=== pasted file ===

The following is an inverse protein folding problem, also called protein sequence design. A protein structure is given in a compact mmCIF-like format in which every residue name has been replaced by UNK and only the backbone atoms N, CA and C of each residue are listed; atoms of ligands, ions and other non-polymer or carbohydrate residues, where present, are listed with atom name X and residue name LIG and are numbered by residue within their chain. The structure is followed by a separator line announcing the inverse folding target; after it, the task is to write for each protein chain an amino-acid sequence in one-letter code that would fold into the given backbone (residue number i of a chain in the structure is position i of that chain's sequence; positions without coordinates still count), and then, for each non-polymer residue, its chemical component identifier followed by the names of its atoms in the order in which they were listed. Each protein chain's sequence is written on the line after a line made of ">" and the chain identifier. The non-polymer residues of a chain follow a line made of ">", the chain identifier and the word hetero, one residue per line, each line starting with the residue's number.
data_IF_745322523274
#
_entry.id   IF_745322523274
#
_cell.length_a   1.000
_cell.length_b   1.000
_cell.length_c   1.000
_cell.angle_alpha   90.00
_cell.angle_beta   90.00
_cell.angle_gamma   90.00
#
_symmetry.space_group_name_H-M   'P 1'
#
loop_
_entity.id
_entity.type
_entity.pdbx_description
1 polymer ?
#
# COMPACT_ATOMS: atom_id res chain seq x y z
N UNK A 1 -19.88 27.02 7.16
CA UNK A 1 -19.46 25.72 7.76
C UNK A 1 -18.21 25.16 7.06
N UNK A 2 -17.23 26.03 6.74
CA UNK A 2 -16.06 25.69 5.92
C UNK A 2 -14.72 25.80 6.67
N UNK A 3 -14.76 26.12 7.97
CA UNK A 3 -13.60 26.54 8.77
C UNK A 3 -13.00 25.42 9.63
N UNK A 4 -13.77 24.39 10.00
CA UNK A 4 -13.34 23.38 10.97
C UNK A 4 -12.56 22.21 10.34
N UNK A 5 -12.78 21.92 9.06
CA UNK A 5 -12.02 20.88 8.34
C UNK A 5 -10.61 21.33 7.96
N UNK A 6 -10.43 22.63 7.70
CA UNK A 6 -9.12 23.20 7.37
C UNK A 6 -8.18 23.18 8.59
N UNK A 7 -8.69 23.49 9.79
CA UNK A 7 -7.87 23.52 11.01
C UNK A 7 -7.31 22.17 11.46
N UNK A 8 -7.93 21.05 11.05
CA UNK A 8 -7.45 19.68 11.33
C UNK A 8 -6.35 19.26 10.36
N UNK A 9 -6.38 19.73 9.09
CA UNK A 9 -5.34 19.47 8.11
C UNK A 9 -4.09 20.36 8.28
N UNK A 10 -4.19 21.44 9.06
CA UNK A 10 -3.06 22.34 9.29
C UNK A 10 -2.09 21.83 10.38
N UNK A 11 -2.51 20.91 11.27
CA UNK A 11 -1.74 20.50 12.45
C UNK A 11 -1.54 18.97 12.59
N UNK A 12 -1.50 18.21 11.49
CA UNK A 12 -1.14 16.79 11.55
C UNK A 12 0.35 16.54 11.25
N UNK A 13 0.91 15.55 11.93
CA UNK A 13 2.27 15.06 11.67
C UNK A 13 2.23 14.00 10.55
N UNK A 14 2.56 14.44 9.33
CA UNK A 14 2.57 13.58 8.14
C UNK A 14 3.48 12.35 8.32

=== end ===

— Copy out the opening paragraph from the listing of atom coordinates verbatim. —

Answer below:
The following is an inverse protein folding problem, also called protein sequence design. A protein structure is given in a compact mmCIF-like format in which every residue name has been replaced by UNK and only the backbone atoms N, CA and C of each residue are listed; atoms of ligands, ions and other non-polymer or carbohydrate residues, where present, are listed with atom name X and residue name LIG and are numbered by residue within their chain. The structure is followed by a separator line announcing the inverse folding target; after it, the task is to write for each protein chain an amino-acid sequence in one-letter code that would fold into the given backbone (residue number i of a chain in the structure is position i of that chain's sequence; positions without coordinates still count), and then, for each non-polymer residue, its chemical component identifier followed by the names of its atoms in the order in which they were listed. Each protein chain's sequence is written on the line after a line made of ">" and the chain identifier. The non-polymer residues of a chain follow a line made of ">", the chain identifier and the word hetero, one residue per line, each line starting with the residue's number.